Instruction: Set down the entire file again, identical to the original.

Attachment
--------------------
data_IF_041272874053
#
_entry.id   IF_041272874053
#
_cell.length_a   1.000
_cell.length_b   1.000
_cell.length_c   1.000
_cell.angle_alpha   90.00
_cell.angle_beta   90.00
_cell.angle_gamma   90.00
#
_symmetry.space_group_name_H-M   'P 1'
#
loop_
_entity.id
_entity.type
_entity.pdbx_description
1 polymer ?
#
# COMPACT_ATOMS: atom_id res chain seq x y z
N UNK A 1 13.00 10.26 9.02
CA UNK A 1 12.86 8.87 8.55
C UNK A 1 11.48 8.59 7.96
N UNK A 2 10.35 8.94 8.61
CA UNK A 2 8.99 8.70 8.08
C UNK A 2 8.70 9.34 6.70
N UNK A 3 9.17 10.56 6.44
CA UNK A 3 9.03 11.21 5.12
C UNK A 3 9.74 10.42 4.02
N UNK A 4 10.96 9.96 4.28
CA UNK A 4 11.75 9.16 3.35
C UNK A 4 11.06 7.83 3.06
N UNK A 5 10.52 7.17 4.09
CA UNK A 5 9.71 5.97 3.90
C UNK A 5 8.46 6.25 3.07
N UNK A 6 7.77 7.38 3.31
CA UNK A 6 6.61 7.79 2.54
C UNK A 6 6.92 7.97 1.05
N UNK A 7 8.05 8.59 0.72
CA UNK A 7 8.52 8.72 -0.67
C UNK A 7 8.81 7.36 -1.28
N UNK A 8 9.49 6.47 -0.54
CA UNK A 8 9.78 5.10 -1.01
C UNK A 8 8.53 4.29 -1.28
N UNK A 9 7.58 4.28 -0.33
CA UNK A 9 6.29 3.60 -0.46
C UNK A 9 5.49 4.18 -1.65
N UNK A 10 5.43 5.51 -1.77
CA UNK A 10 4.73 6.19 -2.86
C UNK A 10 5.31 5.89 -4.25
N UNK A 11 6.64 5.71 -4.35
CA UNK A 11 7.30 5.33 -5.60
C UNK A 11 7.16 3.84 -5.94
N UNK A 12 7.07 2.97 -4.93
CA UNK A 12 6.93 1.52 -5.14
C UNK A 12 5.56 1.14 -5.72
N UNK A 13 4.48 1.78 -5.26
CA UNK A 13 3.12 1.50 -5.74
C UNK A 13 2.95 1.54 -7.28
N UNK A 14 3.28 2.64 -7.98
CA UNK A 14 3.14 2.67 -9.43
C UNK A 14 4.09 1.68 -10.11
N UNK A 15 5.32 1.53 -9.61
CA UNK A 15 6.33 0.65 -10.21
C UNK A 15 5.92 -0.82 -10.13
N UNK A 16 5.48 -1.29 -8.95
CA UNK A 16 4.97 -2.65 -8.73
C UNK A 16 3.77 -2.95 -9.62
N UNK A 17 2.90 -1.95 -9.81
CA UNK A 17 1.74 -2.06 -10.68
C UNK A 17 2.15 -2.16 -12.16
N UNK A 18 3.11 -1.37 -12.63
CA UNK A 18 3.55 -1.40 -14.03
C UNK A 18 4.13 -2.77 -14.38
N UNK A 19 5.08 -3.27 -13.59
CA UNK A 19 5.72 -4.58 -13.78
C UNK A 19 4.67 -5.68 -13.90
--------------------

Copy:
data_IF_041272874053
#
_entry.id   IF_041272874053
#
_cell.length_a   1.000
_cell.length_b   1.000
_cell.length_c   1.000
_cell.angle_alpha   90.00
_cell.angle_beta   90.00
_cell.angle_gamma   90.00
#
_symmetry.space_group_name_H-M   'P 1'
#
loop_
_entity.id
_entity.type
_entity.pdbx_description
1 polymer ?
#
# COMPACT_ATOMS: atom_id res chain seq x y z
N UNK A 1 13.00 10.26 9.02
CA UNK A 1 12.86 8.87 8.55
C UNK A 1 11.48 8.59 7.96
N UNK A 2 10.35 8.94 8.61
CA UNK A 2 8.99 8.70 8.08
C UNK A 2 8.70 9.34 6.70
N UNK A 3 9.17 10.56 6.44
CA UNK A 3 9.03 11.21 5.12
C UNK A 3 9.74 10.42 4.02
N UNK A 4 10.96 9.96 4.28
CA UNK A 4 11.75 9.16 3.35
C UNK A 4 11.06 7.83 3.06
N UNK A 5 10.52 7.17 4.09
CA UNK A 5 9.71 5.97 3.90
C UNK A 5 8.46 6.25 3.07
N UNK A 6 7.77 7.38 3.31
CA UNK A 6 6.61 7.79 2.54
C UNK A 6 6.92 7.97 1.05
N UNK A 7 8.05 8.59 0.72
CA UNK A 7 8.52 8.72 -0.67
C UNK A 7 8.81 7.36 -1.28
N UNK A 8 9.49 6.47 -0.54
CA UNK A 8 9.78 5.10 -1.01
C UNK A 8 8.53 4.29 -1.28
N UNK A 9 7.58 4.28 -0.33
CA UNK A 9 6.29 3.60 -0.46
C UNK A 9 5.49 4.18 -1.65
N UNK A 10 5.43 5.51 -1.77
CA UNK A 10 4.73 6.19 -2.86
C UNK A 10 5.31 5.89 -4.25
N UNK A 11 6.64 5.71 -4.35
CA UNK A 11 7.30 5.33 -5.60
C UNK A 11 7.16 3.84 -5.94
N UNK A 12 7.07 2.97 -4.93
CA UNK A 12 6.93 1.52 -5.14
C UNK A 12 5.56 1.14 -5.72
N UNK A 13 4.48 1.78 -5.26
CA UNK A 13 3.12 1.50 -5.74
C UNK A 13 2.95 1.54 -7.28
N UNK A 14 3.28 2.64 -7.98
CA UNK A 14 3.14 2.67 -9.43
C UNK A 14 4.09 1.68 -10.11
N UNK A 15 5.32 1.53 -9.61
CA UNK A 15 6.33 0.65 -10.21
C UNK A 15 5.92 -0.82 -10.13
N UNK A 16 5.48 -1.29 -8.95
CA UNK A 16 4.97 -2.65 -8.73
C UNK A 16 3.77 -2.95 -9.62
N UNK A 17 2.90 -1.95 -9.81
CA UNK A 17 1.74 -2.06 -10.68
C UNK A 17 2.15 -2.16 -12.16
N UNK A 18 3.11 -1.37 -12.63
CA UNK A 18 3.55 -1.40 -14.03
C UNK A 18 4.13 -2.77 -14.38
N UNK A 19 5.08 -3.27 -13.59
CA UNK A 19 5.72 -4.58 -13.78
C UNK A 19 4.67 -5.68 -13.90